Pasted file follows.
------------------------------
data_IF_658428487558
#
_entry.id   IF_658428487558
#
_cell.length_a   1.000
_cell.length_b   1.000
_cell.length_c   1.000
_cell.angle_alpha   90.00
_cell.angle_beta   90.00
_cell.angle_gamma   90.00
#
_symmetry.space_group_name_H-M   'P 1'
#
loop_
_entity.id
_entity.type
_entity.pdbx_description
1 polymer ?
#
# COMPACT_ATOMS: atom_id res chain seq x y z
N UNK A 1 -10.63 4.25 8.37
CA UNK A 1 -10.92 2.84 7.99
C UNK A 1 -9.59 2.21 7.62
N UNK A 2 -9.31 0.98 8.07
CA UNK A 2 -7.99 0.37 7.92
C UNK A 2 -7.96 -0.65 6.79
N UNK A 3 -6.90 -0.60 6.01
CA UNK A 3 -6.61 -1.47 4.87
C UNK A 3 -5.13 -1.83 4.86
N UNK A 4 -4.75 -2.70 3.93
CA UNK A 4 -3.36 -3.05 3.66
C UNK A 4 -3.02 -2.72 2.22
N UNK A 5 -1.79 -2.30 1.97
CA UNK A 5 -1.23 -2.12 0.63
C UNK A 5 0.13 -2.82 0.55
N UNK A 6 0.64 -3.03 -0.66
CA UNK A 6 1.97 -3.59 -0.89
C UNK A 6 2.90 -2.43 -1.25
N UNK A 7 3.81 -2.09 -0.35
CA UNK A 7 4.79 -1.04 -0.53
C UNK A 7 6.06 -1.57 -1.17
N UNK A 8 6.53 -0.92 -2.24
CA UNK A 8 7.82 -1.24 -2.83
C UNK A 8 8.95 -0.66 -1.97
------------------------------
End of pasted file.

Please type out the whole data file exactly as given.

data_IF_658428487558
#
_entry.id   IF_658428487558
#
_cell.length_a   1.000
_cell.length_b   1.000
_cell.length_c   1.000
_cell.angle_alpha   90.00
_cell.angle_beta   90.00
_cell.angle_gamma   90.00
#
_symmetry.space_group_name_H-M   'P 1'
#
loop_
_entity.id
_entity.type
_entity.pdbx_description
1 polymer ?
#
# COMPACT_ATOMS: atom_id res chain seq x y z
N UNK A 1 -10.63 4.25 8.37
CA UNK A 1 -10.92 2.84 7.99
C UNK A 1 -9.59 2.21 7.62
N UNK A 2 -9.31 0.98 8.07
CA UNK A 2 -7.99 0.37 7.92
C UNK A 2 -7.96 -0.65 6.79
N UNK A 3 -6.90 -0.60 6.01
CA UNK A 3 -6.61 -1.47 4.87
C UNK A 3 -5.13 -1.83 4.86
N UNK A 4 -4.75 -2.70 3.93
CA UNK A 4 -3.36 -3.05 3.66
C UNK A 4 -3.02 -2.72 2.22
N UNK A 5 -1.79 -2.30 1.97
CA UNK A 5 -1.23 -2.12 0.63
C UNK A 5 0.13 -2.82 0.55
N UNK A 6 0.64 -3.03 -0.66
CA UNK A 6 1.97 -3.59 -0.89
C UNK A 6 2.90 -2.43 -1.25
N UNK A 7 3.81 -2.09 -0.35
CA UNK A 7 4.79 -1.04 -0.53
C UNK A 7 6.06 -1.57 -1.17
N UNK A 8 6.53 -0.92 -2.24
CA UNK A 8 7.82 -1.24 -2.83
C UNK A 8 8.95 -0.66 -1.97